by James T. Batchelor
Gospel Reading: St. Matthew 10: 34 - 11:1
Devotional Thoughts Based on Matthew 10:34-39
We use the word peace frequently as we experience God's Divine Service to us. Glory be to God on High and on earth peace, good will toward men. The peace of the Lord be with you always! O Christ, Thou Lamb of God, that takest away the sin of the world, grant us Thy peace Lord, now lettest Thou Thy servant depart in peace. We thank Thee that Thou hast given us pardon and peace in this sacrament. The Lord lift up His countenance upon Thee and give Thee peace.
Furthermore, these words of peace all come from the Bible - the angels' message to the shepherds at Jesus birth - John the Baptist's proclamation that Jesus is God's sacrificial Lamb who takes away the sin of the world - the proclamation of Simeon when he saw the infant Jesus in the temple - the words that God gave to Moses for Aaron to place on the people Israel way back in Numbers 6. Peace with God and peace with man would seem to be one of the main themes of the Bible.
So why did Jesus say, "Do not think that I have come to bring peace to the earth. I have not come to bring peace, but a sword"? Then He went on to say, "For I have come to set a man against his father, and a daughter against her mother, and a daughter-in-law against her mother-in-law. And a person's enemies will be those of his own household." Whatever happened to "Gentle Jesus, meek and mild?" What in the world is Jesus talking about here? Shouldn't Jesus be in favor of peace?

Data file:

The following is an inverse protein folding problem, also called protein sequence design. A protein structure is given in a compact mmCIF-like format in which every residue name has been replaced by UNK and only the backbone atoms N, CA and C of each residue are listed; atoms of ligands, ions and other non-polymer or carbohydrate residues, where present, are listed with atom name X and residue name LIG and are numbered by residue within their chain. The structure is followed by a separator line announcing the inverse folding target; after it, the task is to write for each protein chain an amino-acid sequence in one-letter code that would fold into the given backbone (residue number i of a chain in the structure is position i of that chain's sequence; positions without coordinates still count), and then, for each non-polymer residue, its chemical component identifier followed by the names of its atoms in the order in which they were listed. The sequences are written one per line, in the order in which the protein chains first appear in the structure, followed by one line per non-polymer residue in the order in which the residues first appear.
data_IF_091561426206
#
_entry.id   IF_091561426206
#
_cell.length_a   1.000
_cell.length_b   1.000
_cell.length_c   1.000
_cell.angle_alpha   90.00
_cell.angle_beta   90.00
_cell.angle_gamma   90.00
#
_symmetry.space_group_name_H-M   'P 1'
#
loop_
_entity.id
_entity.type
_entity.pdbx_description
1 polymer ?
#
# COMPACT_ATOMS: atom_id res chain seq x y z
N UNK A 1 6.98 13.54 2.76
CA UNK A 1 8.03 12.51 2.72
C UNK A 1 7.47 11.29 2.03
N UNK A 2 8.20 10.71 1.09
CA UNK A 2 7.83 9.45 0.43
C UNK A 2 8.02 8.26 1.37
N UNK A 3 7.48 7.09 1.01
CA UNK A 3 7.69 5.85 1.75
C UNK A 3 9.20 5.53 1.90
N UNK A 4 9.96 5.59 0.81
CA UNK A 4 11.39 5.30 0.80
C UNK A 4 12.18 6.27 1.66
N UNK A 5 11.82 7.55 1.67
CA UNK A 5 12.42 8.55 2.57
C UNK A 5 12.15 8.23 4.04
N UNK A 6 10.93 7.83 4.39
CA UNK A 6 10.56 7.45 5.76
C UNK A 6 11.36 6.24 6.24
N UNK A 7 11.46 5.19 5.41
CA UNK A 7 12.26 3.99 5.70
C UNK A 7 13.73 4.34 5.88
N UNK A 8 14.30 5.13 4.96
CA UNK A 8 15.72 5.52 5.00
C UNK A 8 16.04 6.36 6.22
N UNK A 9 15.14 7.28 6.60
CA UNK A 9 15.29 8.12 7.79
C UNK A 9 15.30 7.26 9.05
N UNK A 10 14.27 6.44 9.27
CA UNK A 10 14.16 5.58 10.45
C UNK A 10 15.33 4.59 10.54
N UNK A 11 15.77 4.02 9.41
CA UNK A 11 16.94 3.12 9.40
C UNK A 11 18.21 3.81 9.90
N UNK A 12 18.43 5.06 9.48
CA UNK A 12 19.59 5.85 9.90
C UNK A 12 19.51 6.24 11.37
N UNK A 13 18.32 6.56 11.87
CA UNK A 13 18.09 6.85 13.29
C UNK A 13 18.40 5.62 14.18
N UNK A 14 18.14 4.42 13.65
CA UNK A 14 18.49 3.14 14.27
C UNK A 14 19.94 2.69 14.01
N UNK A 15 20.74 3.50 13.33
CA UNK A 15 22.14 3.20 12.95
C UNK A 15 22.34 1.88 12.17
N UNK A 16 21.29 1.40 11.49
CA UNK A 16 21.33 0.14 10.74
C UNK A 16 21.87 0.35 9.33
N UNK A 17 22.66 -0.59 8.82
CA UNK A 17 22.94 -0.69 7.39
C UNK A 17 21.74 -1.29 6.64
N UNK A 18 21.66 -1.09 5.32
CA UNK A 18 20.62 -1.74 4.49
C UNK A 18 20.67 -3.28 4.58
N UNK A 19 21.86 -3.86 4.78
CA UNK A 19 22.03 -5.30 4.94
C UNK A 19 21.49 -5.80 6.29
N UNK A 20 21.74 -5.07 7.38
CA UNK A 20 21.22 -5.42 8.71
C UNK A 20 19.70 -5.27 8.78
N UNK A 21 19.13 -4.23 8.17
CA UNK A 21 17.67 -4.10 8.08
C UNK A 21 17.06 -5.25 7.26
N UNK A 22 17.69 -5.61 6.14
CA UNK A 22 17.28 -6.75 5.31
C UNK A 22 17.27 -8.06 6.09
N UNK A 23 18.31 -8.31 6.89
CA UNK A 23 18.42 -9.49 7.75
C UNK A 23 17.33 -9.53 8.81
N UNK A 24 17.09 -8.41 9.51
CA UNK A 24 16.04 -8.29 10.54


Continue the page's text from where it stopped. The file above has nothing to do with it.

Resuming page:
Today's Gospel continues to tell us about the instructions and warnings that Jesus gave to His Apostles as He sent them out to the Lost Sheep of Israel. This is the third Sunday in a row that we have read from those instructions and warnings. Some of the instructions are unique to the situation at the time, but most of the instructions and warnings are good for all who confess their faith before others.
You see, we who confess our faith to the world have the most wonderful, soul-saving, message of peace to share with everyone. God Himself has come down from His throne to live among us as one of us. He has taken all our sin into His innocence and taken on Himself the punishment that we deserved for that sin. He has absorbed the total judgment of God against all our sins to the point of dying on the cross. He has proclaimed that His sacrifice on the cross was sufficient by rising from the dead. Now He reigns in heaven and prepares a place for us to live with Him in paradise forever. And to top it all off, all this is free! Even the faith that receives it all is a free gift from the Holy Spirit. It's all free!
Now, you would think, with a message like that, that every man, woman, and child would want a piece of that action. But Jesus' words in today's Gospel tell us to think otherwise. Jesus told His disciples and He tells us that, as wonderful as the Gospel Message is, many will reject it. Even though our message is the most wonderful message of all, it will make some people angry instead of thankful.
This is the sword that Jesus speaks of in His warning. He does indeed desire to give us peace - peace with God and peace with man. It is not His desire to bring the sword, but He knows that some people will reject His peace. Instead, they will respond to Him with the sword.
You see, Jesus does not call us to convert people to the faith. That is the work of the Holy Spirit. Jesus calls us to take the faithful confession of our faith into the great harvest of souls in this world. Jesus calls us to confess our faith to those around us and to send faithful confessors into the entire world. The sending of faithful workers into the harvest, however, does not mean that there will always be wonderful results.
The reason that the results vary is that we are by nature sinful and unclean. Our sinful nature does not want the salvation that God offers so freely through His Son, Jesus Christ. Some will hear the Gospel - and the Holy Spirit will use that Gospel to create faith in them. Others will hear that same Gospel and reject the work of the Holy Spirit.